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Chronic Kidney Disease Learning Zone

Diagnosing CKD

Read time: 80 mins
Last updated:25th Apr 2022
Published:21st Oct 2021

Explore the diagnosis of chronic kidney disease (CKD) and find:

  • Expert interviews with Professor Hiddo Heerspink, Professor Vlado Perkovic and Dr George Bakris on the need for earlier diagnosis of chronic kidney disease and management of comorbidities
  • Why early diagnosis of CKD is important to optimal care
  • The importance of CKD screening in patients with comorbid conditions such as diabetes and hypertension
  • Strategies for CKD diagnosis and screening that may help improve your patient’s quality of life

The need for early chronic kidney disease diagnosis

Professor Vlado Perkovic from Australia stresses that early diagnosis of chronic kidney disease (CKD) is critical to slowing disease progression

Chronic kidney disease (CKD) is a significantly burdensome condition that substantially impacts people around the world through increased morbidity as well as cardiovascular and all-cause mortality1.

As the burden of CKD is immense, highly prevalent, and disproportionately impactful on people of lower socioeconomic status, strategies for identifying and treating CKD at the earliest stages are essential1.

Is chronic kidney disease underdiagnosed?

As CKD is a progressive disease that leads to a gradual loss of kidney function, people living with CKD can be unaware of the disease until it advances to later stages (Figure 1)2. Indeed, up to 82% of people with CKD stage 3 (moderately decreased kidney function) have not received a diagnosis of CKD (Figure 1)3.

T2 CKD_Fig1.png

Figure 1. Proportion of patients with diagnosed and undiagnosed chronic kidney disease across disease stages in adult patients with type 2 diabetes (Adapted4). aPercentage of study population at each indicated CKD stage. CKD, chronic kidney disease.

Approximately half of people with CKD remain undiagnosed by stage 4–5 when CKD symptoms begin to develop3

Late diagnosis drives up annual healthcare costs from nearly double at stage 2–3, to around four-fold with progression to stage 4–55. This is especially detrimental to people with a lower socioeconomic status who have limited access to appropriate treatment and consequently face poorer outcomes1. The adverse consequences of later treatment, such as the loss of employment due to the need for dialysis, also discourages patients from seeking treatment. This inevitably leads to preventable morbidity and death6.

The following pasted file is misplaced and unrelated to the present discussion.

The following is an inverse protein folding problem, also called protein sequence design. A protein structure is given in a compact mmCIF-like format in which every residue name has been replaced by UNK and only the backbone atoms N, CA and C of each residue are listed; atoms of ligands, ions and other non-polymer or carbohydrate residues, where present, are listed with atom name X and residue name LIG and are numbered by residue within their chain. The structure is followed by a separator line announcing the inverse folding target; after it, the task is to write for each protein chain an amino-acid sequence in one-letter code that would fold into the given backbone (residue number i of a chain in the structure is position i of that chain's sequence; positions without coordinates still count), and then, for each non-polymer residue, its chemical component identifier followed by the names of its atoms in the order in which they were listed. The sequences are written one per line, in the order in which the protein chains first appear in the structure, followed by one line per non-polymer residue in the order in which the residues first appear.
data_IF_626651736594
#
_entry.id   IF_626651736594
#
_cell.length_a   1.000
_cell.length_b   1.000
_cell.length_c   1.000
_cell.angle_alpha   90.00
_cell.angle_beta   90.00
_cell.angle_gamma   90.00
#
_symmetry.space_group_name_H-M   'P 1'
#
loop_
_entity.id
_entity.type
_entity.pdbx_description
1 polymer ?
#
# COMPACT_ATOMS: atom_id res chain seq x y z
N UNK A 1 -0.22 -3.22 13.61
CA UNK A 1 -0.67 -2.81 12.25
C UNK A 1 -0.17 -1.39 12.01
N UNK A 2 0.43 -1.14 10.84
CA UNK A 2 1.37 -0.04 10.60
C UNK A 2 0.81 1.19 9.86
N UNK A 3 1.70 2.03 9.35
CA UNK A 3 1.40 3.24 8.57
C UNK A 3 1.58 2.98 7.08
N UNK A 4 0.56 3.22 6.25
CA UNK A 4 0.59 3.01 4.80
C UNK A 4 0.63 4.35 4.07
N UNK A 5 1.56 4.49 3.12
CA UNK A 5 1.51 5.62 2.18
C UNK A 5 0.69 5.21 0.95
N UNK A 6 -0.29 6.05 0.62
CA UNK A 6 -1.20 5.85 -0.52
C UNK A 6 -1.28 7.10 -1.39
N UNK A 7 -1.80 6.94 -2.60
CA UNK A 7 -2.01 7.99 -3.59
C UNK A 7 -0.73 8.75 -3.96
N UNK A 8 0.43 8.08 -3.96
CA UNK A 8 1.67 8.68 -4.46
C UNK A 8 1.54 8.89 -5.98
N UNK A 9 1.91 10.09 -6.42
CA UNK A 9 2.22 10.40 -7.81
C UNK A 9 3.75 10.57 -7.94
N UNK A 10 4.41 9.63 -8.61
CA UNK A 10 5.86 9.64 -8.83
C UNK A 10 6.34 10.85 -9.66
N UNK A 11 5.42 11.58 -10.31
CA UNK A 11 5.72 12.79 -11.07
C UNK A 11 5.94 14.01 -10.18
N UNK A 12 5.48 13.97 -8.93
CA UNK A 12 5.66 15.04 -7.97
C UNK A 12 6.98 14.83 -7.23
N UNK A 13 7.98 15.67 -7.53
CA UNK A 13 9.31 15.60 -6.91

Why is chronic kidney disease underdiagnosed?

Despite clear rationales and guidelines for early detection, risk stratification, treatment of CKD, and timely management with evidence-based strategies have not been universally adopted1.

Just over half of governments around the world recognise kidney failure (58%) and CKD (51%) as health priorities, and even fewer (43%) have national strategies for improving CKD care7

Even in countries where guidelines and interventions have been established, various obstructions can reduce the effective implementation of these strategies, including8–10:

  • Inadequate delivery of kidney care
  • Poor understanding of CKD and its risk factors among primary care physicians
  • Low patient awareness
  • Absence of locally appropriate or adapted guidelines

Moreover, unlike other chronic diseases, there is no consensus on early identification and intervention for CKD despite the potential beneficial impact on treatment outcomes1. This could be due to low policymaker awareness with few countries having policies or public programmes aimed at CKD prevention and control11.

How does early diagnosis impact chronic kidney disease treatment?

The early identification and management of patients can reverse, delay, or prevent progression of CKD and is a central aspect of international initiatives in kidney disease. The goals of early diagnosis and management include12:

  1. Provision of specific therapy based on diagnosis
  2. Slowing/arresting CKD progression
  3. Evaluation and management of comorbid conditions
  4. Prevention and management of cardiovascular disease
  5. Identification, prevention, and management of CKD-specific complications (such as malnutrition, anaemia, bone disease, acidosis)
  6. Planning and preparation for renal replacement therapy (such as the choice of modality, access-placement and care, pre-emptive transplantation)
  7. Psychosocial support and provision of conservative care and palliative care options where required

Early diagnosis is also needed for determining appropriate blood pressure targets and management. Notably, the presence of albuminuria can impact the choice of antihypertensive agent as angiotensin-converting enzyme inhibitors (ACEi) and angiotensin II receptor blockers (ARBs) are first-line agents for patients with albuminuria1.

Accurate diagnosis and staging of CKD are essential for the early and effective use of treatments1